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All students of public policy, particularly policy toward the poor, the “ deserving poor” and the “undeserving poor,” will profit from the chapters on the poor law and on what Himmelfarb rightly calls “the politicization of the poor” in her book. In her penetrating chapter on Chartism she illuminates the “ paradox” of that movement: its failure in reception of its specific demands, and therefore its seeming bankruptcy, but its long-run success in generating “a self- consciousness among a large part of the working classes, a sense of common cause.” The People’s Charter, Himmelfarb concludes, proposed to bring the poor into history.“ This was as far as they could get from the lowly ‘natural’ status to which Malthus had relegated them.” The poor law had effectively mobilized the working poor into some degree of collective consciousness, and the early generation of radicals in England had helped equally by “restoring laborers and paupers alike to a single society of the poor.”
There are fascinating glimpses not only of the lives of the principals in the book but also of the kinds of folk they wrote and orated about. We are brought too into touch, often delightfully, with the popular culture of the age. Most of us are familiar enough with the attacks by many artists and intellectuals on the machine—William Blake’s “ Dark Satanic Mills.” But it is nice to be reminded that even among poets there could be verses written, to appear on a tombstone in the cloister of Ely Cathedral, in which not only the railroad itself was accepted as apt metaphor for ascent to heaven, but also its three classes, first, second, and third, were taken over for the celestial journey: “All you who would to Glory ride/Must come to Christ, in him abide/In First and Secon,/and Third Class, Repentance, Faith, and Holiness. . .Come then poor Sinners, now’s the time/ At any Station on the line."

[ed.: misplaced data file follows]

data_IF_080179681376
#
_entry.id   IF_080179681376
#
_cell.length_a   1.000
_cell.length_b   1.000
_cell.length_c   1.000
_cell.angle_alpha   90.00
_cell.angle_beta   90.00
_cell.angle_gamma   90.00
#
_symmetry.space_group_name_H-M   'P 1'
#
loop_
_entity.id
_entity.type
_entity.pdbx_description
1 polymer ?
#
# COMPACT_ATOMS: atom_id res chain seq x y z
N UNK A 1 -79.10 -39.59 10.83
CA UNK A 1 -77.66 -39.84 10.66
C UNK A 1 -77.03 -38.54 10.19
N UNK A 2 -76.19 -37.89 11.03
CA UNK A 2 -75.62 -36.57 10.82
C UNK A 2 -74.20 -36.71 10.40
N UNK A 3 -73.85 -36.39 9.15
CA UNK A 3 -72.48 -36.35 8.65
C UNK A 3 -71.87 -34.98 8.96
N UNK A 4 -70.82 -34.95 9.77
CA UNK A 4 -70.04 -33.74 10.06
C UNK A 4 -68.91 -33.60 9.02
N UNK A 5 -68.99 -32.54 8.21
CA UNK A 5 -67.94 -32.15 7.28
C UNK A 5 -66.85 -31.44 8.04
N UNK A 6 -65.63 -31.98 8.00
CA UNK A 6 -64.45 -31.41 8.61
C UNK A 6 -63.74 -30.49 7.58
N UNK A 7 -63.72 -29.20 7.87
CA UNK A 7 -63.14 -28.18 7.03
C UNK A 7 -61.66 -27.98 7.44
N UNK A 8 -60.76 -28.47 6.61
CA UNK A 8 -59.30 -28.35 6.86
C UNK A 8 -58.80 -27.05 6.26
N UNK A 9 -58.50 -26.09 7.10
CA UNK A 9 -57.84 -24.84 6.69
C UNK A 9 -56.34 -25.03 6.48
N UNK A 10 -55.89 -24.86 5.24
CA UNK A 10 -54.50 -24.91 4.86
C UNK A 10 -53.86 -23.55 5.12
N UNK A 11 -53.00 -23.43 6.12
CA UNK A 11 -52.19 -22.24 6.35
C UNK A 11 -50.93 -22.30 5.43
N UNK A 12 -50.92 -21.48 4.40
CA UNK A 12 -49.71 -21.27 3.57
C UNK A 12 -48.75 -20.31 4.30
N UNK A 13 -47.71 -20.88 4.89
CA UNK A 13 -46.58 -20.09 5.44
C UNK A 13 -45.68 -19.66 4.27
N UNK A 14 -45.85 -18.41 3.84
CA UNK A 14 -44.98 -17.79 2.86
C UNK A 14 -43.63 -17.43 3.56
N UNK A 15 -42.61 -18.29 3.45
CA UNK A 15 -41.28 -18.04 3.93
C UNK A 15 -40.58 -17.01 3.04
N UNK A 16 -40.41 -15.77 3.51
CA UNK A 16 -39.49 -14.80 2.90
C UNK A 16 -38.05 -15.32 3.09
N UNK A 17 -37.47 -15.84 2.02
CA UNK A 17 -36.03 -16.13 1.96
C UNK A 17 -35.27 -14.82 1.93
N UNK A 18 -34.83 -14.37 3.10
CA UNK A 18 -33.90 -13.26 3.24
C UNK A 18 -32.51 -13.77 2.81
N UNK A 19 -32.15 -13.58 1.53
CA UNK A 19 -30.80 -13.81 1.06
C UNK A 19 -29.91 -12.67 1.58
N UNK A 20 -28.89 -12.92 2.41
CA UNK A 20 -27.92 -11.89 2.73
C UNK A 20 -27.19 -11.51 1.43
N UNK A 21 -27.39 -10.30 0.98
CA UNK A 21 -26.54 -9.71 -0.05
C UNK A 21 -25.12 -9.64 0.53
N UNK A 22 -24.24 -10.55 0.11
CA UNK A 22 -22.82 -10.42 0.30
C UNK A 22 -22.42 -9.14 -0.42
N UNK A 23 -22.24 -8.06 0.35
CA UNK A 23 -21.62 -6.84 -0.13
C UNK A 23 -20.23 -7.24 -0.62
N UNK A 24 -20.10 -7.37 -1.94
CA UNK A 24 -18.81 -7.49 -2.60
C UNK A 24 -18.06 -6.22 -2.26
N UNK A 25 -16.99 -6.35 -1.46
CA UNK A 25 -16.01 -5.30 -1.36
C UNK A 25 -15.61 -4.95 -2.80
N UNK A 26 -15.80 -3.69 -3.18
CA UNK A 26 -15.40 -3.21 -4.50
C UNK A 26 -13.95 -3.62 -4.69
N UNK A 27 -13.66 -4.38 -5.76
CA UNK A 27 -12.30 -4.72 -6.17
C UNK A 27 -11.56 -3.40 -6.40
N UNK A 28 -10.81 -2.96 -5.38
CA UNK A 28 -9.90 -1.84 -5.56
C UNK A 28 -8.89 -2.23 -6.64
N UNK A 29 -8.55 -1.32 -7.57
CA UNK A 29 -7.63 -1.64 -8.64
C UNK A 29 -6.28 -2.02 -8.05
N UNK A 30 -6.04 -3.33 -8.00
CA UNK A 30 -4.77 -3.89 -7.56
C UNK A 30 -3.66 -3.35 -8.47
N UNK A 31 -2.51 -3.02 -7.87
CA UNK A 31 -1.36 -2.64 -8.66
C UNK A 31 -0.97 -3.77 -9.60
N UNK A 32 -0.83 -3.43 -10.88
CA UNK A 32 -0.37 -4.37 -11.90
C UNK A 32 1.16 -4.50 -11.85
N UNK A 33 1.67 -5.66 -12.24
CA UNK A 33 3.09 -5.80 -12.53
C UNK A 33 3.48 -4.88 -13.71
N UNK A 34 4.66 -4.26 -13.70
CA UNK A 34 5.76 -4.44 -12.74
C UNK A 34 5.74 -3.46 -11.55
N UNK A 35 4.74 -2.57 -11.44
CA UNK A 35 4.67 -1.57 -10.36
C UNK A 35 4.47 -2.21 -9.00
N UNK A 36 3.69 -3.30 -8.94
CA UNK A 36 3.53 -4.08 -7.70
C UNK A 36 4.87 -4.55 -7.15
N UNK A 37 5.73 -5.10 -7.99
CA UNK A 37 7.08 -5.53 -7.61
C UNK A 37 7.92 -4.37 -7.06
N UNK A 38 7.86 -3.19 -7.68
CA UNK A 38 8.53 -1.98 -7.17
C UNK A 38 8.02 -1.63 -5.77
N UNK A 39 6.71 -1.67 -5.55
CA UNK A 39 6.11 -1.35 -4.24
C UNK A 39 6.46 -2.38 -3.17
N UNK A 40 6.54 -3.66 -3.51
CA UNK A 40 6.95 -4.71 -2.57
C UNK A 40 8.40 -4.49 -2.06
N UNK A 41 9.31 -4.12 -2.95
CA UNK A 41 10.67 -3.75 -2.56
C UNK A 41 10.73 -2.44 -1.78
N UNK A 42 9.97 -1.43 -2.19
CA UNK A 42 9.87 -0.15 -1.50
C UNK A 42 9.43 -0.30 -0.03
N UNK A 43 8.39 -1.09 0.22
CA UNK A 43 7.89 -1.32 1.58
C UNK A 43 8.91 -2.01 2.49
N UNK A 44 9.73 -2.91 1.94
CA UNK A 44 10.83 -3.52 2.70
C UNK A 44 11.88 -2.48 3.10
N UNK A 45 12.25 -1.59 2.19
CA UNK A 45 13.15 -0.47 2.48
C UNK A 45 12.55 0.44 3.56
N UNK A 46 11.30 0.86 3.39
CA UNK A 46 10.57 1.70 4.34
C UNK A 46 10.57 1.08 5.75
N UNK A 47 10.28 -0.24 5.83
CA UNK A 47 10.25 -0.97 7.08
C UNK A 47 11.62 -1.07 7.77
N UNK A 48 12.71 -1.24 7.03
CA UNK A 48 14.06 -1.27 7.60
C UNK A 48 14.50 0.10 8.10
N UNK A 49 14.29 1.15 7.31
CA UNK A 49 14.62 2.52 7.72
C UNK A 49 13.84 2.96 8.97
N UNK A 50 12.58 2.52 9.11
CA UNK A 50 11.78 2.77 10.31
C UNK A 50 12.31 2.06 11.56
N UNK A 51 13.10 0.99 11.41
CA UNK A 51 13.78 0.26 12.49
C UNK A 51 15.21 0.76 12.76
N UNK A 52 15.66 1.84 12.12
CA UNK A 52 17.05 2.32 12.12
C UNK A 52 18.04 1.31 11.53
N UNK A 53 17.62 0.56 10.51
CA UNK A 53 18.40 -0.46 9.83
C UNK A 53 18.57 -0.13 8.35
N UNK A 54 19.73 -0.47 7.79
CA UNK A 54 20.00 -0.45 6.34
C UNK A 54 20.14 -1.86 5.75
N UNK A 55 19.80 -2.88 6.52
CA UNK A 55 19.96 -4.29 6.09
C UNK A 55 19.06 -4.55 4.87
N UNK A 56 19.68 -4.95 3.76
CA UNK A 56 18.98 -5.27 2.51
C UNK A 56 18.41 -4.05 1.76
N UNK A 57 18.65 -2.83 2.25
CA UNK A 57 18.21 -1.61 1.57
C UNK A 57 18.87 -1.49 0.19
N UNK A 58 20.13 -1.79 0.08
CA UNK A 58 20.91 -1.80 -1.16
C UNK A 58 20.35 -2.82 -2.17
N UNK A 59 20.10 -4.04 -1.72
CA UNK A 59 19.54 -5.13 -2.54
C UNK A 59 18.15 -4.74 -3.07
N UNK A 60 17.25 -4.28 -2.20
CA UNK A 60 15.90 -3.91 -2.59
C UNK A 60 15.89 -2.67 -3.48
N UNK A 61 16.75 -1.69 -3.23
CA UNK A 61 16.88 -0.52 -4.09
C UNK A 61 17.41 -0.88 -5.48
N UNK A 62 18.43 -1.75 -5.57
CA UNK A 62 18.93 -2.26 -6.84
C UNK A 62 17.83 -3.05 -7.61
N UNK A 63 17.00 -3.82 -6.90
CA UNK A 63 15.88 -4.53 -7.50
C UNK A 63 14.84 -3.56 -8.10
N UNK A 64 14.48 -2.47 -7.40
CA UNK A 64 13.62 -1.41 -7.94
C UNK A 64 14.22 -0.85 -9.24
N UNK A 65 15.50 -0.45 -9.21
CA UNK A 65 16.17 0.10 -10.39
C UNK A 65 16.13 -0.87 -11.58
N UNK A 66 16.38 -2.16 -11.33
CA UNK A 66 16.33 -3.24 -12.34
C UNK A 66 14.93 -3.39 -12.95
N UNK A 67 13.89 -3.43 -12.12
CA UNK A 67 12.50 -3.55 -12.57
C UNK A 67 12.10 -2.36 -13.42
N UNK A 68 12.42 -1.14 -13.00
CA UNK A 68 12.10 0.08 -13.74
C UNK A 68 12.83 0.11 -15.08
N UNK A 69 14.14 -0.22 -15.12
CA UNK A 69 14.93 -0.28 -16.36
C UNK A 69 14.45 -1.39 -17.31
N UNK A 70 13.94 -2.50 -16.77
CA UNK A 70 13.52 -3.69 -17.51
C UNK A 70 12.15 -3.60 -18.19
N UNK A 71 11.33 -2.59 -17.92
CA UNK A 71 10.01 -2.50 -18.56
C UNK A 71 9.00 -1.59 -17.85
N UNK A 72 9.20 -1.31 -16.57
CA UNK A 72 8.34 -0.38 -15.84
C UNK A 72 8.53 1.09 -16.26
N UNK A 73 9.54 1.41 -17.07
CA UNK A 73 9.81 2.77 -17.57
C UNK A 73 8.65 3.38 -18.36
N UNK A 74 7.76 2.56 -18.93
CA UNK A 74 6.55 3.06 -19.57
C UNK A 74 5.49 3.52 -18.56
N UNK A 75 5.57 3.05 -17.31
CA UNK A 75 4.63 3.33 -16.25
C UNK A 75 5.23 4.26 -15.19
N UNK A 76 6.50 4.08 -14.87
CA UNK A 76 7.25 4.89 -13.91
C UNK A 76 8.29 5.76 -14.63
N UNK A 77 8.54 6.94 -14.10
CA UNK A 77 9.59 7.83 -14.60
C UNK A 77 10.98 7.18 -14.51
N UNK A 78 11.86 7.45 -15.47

It was in the second part of the age dealt with in The Idea of Poverty that the language of social class began to flourish. Until industrialism began to spread, and with it the language of assault and defense of the machine, class had simply a generic reference to kind and category. But lower class, middle class, and upperclass were widely used by the middle of the 19th century. More and more, the traditional unities of family, parish, and village were subordinated in writing to the nomenclature of class. And, as is usually the case, public policy and planning followed rhetoric. So does it in large measure to this day.
It is one of the delights of this book that the author goes to the fiction of the age. Almost all levels of society in England read voraciously. Their own interests in the poor around them were gratified by the interests not only of the greater novelists of the day, such as Charles Dickens and Elizabeth Gaskell, but of the literally dozens of best-selling writers whose names have long since disappeared from lists. Dickens was indeed popular, but not as popular, as Himmelfarb notes, as such forgotten worthies as Ainsworth, Reynolds, and J. F. Smith.
Not by any means were the poor always sentimentalized. One Ernest Jones, popular among poor as well as middle-class readers, wrote of workers more brutal to wives and children in their homes than were factory owners to them. In successive chapters on “ the Newgate poor,” “ the Gothic poor,” and “ the Dickensian poor” Himmelfarb lights up, as has no one else to my personal knowledge, the degree to which the poor, including the most repulsive, whether by ingrained villainy or the dreadful squalor and moral degradation of their lives, captivated the sense and sensibility of the vast reading public.
Dickens’s place was of course unique. We read of a Nonconformist minister who told his flock: “ There have been at work among us three great social agencies: the London City Mission, the novels of Mr. Dickens, and the cholera.” And Daniel Webster probably didn’t exaggerate when, during Dickens’s visit to America in 1842, he declaimed that Dickens had done more to “ ameliorate the conditions of the English poor than all the statesmen Great Britain had sent to Parliament.”